By Michael Kimmel | Life Beyond Therapy
When clients ask me, “Why did you become a therapist?” My usual answer is, “If you knew my childhood history, you’d understand.”
And I’m not alone.
According to the Centers for Disease Control and Prevention, 1 in 5 Americans have been sexually molested as a child; 1 in 4 have been beaten by a parent to the point of a mark being left on their body; and 1 in 3 couples engage in physical violence. A quarter of us grew up with alcoholic relatives, and 1 in 8 have witnessed their mother being beaten or hit.
Over the past two decades, I have helped hundreds of clients cope with the feelings of panic, anxiety, worry and dread that often result from a history of trauma. People tell me that I’m rather good at it. It’s probably related to my own history of panic attacks, which started in my teenage years.
I rarely have panic attacks anymore, so I was surprised to find myself in the middle of one this week. I woke up in the middle of the night unable to stop shivering (it wasn’t cold), my body was rigid and my mind full of fear. Yep, it was my old “friend,” Mr. Panic Attack.
Luckily, I knew what to do — how to sooth and assure myself that it would pass (which it did), and not mistake it for a heart attack or some other physical problem, which a panic attack can sometime mimic.
In hindsight, I could see how a difficult experience I had earlier the same day had “triggered” the panic attack, but I was still surprised. I knew that I was going through something unpleasant, but didn’t think it was a big deal.
My body and mind, however, had a different reaction; they panicked.
It’s ironic that, as a psychotherapist, it’s good for me to have these “experiences” because it makes me a better therapist – certainly a more “real” one! However, as a person, it’s not much fun.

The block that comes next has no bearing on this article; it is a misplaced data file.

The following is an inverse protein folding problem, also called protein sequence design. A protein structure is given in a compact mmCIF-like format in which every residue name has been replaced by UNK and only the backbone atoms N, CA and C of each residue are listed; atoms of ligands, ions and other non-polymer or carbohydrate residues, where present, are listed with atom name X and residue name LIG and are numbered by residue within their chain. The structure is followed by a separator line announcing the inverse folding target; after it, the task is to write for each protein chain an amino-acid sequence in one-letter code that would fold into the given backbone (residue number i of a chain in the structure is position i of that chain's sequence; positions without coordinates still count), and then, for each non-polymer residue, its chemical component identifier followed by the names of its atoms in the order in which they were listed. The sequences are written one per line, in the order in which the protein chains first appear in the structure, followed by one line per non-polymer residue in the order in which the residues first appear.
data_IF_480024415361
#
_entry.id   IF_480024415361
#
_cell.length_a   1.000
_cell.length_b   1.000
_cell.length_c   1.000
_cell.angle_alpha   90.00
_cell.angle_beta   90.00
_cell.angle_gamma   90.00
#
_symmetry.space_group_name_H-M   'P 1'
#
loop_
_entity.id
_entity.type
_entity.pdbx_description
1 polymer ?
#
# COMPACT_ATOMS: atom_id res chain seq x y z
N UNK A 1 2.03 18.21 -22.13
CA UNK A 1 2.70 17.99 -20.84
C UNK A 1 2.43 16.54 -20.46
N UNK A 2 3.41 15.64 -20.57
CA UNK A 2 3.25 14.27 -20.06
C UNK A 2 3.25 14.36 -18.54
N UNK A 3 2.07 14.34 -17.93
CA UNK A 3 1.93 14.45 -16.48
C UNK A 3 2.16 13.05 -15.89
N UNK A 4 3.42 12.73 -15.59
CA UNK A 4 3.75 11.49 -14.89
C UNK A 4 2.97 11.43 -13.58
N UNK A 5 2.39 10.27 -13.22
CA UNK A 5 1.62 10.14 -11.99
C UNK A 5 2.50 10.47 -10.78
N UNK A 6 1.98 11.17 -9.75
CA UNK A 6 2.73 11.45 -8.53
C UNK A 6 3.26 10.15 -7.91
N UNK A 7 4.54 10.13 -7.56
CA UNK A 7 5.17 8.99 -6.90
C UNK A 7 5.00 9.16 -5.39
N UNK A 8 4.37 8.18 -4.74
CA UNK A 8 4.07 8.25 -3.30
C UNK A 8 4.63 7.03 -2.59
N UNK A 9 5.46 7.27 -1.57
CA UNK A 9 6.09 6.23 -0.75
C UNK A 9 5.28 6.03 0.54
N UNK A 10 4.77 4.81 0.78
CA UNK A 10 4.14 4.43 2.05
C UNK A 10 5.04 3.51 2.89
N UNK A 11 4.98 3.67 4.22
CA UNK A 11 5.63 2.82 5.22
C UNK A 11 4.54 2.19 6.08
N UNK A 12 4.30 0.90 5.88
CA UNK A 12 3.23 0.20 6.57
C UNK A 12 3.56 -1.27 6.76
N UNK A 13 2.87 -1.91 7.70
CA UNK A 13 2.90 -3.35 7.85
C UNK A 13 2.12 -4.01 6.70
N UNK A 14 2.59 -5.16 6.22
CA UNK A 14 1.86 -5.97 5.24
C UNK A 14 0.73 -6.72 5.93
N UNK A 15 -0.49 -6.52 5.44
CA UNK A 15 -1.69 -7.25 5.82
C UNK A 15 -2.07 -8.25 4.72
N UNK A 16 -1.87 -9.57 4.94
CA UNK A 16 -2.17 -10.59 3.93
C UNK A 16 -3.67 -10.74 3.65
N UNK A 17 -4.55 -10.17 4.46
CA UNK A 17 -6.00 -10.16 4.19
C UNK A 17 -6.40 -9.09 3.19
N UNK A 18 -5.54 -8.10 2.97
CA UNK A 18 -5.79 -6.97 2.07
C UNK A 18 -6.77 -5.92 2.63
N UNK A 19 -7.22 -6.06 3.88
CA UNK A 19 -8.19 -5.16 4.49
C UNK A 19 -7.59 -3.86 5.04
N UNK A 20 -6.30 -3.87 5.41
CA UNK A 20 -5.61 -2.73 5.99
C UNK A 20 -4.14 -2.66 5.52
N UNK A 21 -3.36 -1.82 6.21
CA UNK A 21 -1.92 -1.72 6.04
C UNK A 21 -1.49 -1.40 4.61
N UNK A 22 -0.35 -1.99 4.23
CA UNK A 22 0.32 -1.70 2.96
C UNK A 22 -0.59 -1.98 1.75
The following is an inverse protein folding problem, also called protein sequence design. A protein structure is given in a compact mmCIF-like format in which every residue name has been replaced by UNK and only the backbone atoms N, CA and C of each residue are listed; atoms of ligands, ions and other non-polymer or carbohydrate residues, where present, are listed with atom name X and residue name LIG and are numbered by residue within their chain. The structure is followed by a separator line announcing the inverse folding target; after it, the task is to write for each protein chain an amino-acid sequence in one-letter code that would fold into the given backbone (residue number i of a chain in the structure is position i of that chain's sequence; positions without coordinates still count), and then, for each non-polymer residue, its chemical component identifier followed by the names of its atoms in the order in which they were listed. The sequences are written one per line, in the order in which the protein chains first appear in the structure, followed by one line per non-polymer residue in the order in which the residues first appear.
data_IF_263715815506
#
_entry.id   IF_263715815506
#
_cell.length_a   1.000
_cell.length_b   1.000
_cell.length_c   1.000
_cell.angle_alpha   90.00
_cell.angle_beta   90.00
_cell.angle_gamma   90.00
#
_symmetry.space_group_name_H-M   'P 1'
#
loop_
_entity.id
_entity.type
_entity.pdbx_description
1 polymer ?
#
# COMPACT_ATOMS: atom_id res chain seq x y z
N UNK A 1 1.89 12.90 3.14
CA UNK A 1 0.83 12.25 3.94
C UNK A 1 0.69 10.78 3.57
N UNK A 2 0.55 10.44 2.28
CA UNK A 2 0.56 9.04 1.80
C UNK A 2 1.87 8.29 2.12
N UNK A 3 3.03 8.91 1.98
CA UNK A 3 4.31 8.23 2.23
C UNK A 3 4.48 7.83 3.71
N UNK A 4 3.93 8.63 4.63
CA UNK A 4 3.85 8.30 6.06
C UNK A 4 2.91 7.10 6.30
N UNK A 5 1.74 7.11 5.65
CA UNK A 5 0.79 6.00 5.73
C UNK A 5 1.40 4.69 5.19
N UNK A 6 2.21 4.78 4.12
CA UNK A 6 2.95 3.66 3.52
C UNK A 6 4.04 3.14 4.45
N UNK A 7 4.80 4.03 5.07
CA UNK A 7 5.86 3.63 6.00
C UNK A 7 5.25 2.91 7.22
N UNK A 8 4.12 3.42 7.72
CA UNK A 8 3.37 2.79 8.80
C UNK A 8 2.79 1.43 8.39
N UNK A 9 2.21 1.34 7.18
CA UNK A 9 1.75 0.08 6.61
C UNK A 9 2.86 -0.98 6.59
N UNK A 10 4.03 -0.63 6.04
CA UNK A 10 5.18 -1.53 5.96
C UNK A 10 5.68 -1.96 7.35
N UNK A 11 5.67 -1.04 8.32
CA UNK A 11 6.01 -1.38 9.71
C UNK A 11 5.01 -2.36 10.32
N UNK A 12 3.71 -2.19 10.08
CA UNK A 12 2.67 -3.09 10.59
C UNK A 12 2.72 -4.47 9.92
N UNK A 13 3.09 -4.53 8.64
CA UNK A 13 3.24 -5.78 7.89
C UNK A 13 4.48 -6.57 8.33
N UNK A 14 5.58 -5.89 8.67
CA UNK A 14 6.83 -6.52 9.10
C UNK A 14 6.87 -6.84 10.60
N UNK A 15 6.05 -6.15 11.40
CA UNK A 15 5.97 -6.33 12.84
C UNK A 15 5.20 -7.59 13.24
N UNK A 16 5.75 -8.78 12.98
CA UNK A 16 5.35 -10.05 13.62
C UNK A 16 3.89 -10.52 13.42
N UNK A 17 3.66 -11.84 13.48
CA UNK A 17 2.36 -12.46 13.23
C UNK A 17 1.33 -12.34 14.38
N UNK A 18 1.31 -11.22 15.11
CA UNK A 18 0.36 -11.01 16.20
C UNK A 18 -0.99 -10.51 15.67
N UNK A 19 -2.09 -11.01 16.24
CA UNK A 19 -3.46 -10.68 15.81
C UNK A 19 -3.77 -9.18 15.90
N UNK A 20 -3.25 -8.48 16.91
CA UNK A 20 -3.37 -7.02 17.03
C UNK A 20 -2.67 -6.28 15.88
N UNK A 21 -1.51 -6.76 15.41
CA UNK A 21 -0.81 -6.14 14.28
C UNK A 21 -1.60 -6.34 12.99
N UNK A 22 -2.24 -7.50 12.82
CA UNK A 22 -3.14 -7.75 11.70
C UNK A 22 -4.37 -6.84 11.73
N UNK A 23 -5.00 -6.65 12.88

So I went back to a book that I find as a great resource: “The Body Keeps the Score” by trauma specialist Dr. Bessel Van der Kolk — and as a result — was inspired to write this column.
I’d like to share some tips on how to begin to heal from trauma, aka post traumatic stress disorder, or simply PTSD.
In light of the recent Twitter phenomenon of the #MeToo hashtag, it’s clear that many of us are survivors of sexual abuse, harassment or rape.
In a way, it’s good that it’s all coming out: People in power have taken advantage of those with less power for centuries, and those of us who have been abused/harassed/raped/traumatized have been closeted for too long.
While it sure is good to come out of this closet, it can be very uncomfortable to work through traumatic experiences and come out the other side. But, it’s doable. I know, I have done it myself and help my clients do it, too.
PTSD-related stuff can creep into your life in a way you may not anticipate. I used to be surprised when I experienced road rage, until I realized that not being able to express my anger (at being traumatized) in my childhood resulted in my expressing it at unexpected times as an adult.
My reactions to other unskilled drivers’ behavior were often extreme and I couldn’t figure out why, until I realized that it was my body acting out those trauma-related emotions from my past.
Neuroscience shows us that trauma isn’t just something that happens to us, it’s an “imprint” left by that experience that physically alters our mind, brain and body. Talk-therapy alone rarely alters the body’s responses that make us hyper-vigilant.
For real change to take place, the body needs to physically experience that the danger has passed and we’re (finally) safe.
Here are three ways to begin that process:
Psychotherapy modalities that focus on the mind-body connection – like eye movement desensitization and reprocessing (EMDR) and bioenergetics — can bring about powerful changes in how your body responds in difficult situations.
Healthy, ongoing relationships (friendships or romance) can be very reparative: We can slowly release the brain patterns that say people are “unsafe” as we learn to trust in and be vulnerable to people who are worthy of our trust.
Yoga, rolfing, reiki, therapeutic massage and other types of bodywork help to calm our nervous system so that we can release the physical sensations of past trauma.
While these are just three ways to begin to calm your mind/brain/body; there are many others. If you have experienced trauma in your past, please take action to break the pattern of fear, hyper-vigilance and acting out. You can do it.
— Michael Kimmel is a licensed psychotherapist who specializes in helping LGBT clients achieve their goals and deal with anxiety, depression, grief, sexually addictive behavior, coming out, relationship challenges and homophobia. Contact him at 619-955-3311 or visit lifebeyondtherapy.com.